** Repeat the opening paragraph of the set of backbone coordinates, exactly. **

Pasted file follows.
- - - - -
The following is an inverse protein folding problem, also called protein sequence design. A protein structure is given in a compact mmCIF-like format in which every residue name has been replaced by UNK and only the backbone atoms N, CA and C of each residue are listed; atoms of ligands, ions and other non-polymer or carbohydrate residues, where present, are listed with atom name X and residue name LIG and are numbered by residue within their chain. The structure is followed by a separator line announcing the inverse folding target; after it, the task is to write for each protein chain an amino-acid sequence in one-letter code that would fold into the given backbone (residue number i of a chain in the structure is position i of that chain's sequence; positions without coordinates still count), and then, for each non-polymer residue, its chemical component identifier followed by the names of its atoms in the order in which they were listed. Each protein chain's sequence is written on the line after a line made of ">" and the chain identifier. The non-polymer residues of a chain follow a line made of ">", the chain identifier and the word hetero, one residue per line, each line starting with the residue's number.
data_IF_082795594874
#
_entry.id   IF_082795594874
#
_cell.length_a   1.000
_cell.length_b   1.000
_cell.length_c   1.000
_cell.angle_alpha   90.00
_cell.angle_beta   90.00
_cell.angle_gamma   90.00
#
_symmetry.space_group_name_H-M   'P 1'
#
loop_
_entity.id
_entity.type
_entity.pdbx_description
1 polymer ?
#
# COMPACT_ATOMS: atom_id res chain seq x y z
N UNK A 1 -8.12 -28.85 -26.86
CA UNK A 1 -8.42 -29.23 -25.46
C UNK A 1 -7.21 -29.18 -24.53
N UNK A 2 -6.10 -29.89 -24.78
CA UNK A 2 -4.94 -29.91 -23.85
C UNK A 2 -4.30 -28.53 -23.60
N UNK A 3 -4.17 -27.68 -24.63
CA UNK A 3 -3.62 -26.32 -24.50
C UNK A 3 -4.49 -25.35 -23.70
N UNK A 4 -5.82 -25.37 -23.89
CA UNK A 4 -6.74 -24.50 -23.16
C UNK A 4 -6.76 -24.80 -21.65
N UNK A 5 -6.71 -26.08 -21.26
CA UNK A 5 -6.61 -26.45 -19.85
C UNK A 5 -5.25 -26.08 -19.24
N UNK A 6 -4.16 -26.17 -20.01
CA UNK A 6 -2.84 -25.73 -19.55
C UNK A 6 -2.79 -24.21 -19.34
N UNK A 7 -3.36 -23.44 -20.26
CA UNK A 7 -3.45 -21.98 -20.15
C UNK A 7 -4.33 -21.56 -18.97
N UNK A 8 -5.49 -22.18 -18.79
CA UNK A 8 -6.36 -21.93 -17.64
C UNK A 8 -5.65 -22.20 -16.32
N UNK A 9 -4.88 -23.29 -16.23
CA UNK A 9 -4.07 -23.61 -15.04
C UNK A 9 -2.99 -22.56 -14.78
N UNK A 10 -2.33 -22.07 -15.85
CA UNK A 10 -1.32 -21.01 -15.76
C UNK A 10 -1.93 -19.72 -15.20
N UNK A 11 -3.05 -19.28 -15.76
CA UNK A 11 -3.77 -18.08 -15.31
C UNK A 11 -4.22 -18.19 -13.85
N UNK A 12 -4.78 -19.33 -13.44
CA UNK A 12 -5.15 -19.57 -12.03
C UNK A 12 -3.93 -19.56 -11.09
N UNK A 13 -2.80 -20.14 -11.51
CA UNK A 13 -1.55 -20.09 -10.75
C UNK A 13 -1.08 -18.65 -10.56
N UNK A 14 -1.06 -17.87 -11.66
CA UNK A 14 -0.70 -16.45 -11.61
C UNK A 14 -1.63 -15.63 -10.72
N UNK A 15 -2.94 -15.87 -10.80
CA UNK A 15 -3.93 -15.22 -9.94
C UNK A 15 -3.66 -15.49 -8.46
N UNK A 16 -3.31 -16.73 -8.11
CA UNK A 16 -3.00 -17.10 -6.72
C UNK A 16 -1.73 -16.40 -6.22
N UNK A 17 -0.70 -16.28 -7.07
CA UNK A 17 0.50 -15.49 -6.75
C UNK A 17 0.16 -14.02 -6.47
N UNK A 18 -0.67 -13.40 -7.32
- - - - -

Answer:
The following is an inverse protein folding problem, also called protein sequence design. A protein structure is given in a compact mmCIF-like format in which every residue name has been replaced by UNK and only the backbone atoms N, CA and C of each residue are listed; atoms of ligands, ions and other non-polymer or carbohydrate residues, where present, are listed with atom name X and residue name LIG and are numbered by residue within their chain. The structure is followed by a separator line announcing the inverse folding target; after it, the task is to write for each protein chain an amino-acid sequence in one-letter code that would fold into the given backbone (residue number i of a chain in the structure is position i of that chain's sequence; positions without coordinates still count), and then, for each non-polymer residue, its chemical component identifier followed by the names of its atoms in the order in which they were listed. Each protein chain's sequence is written on the line after a line made of ">" and the chain identifier. The non-polymer residues of a chain follow a line made of ">", the chain identifier and the word hetero, one residue per line, each line starting with the residue's number.